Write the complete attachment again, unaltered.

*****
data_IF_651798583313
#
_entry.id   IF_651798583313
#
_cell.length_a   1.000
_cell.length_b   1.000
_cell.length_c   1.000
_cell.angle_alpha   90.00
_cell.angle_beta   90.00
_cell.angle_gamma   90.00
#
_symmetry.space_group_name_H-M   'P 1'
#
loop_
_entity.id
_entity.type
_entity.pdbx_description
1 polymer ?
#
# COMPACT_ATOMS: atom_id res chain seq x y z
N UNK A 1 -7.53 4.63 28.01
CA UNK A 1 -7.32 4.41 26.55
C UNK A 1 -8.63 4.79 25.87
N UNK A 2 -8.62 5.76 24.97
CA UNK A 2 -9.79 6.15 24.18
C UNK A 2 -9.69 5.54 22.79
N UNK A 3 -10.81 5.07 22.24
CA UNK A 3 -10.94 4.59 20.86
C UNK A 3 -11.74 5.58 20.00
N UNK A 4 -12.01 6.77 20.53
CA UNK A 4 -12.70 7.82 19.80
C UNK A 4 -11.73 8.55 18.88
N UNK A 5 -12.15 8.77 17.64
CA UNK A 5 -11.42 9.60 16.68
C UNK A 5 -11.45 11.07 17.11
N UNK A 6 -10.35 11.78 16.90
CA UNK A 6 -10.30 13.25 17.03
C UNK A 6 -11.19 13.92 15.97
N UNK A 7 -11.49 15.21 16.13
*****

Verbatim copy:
data_IF_651798583313
#
_entry.id   IF_651798583313
#
_cell.length_a   1.000
_cell.length_b   1.000
_cell.length_c   1.000
_cell.angle_alpha   90.00
_cell.angle_beta   90.00
_cell.angle_gamma   90.00
#
_symmetry.space_group_name_H-M   'P 1'
#
loop_
_entity.id
_entity.type
_entity.pdbx_description
1 polymer ?
#
# COMPACT_ATOMS: atom_id res chain seq x y z
N UNK A 1 -7.53 4.63 28.01
CA UNK A 1 -7.32 4.41 26.55
C UNK A 1 -8.63 4.79 25.87
N UNK A 2 -8.62 5.76 24.97
CA UNK A 2 -9.79 6.15 24.18
C UNK A 2 -9.69 5.54 22.79
N UNK A 3 -10.81 5.07 22.24
CA UNK A 3 -10.94 4.59 20.86
C UNK A 3 -11.74 5.58 20.00
N UNK A 4 -12.01 6.77 20.53
CA UNK A 4 -12.70 7.82 19.80
C UNK A 4 -11.73 8.55 18.88
N UNK A 5 -12.15 8.77 17.64
CA UNK A 5 -11.42 9.60 16.68
C UNK A 5 -11.45 11.07 17.11
N UNK A 6 -10.35 11.78 16.90
CA UNK A 6 -10.30 13.25 17.03
C UNK A 6 -11.19 13.92 15.97
N UNK A 7 -11.49 15.21 16.13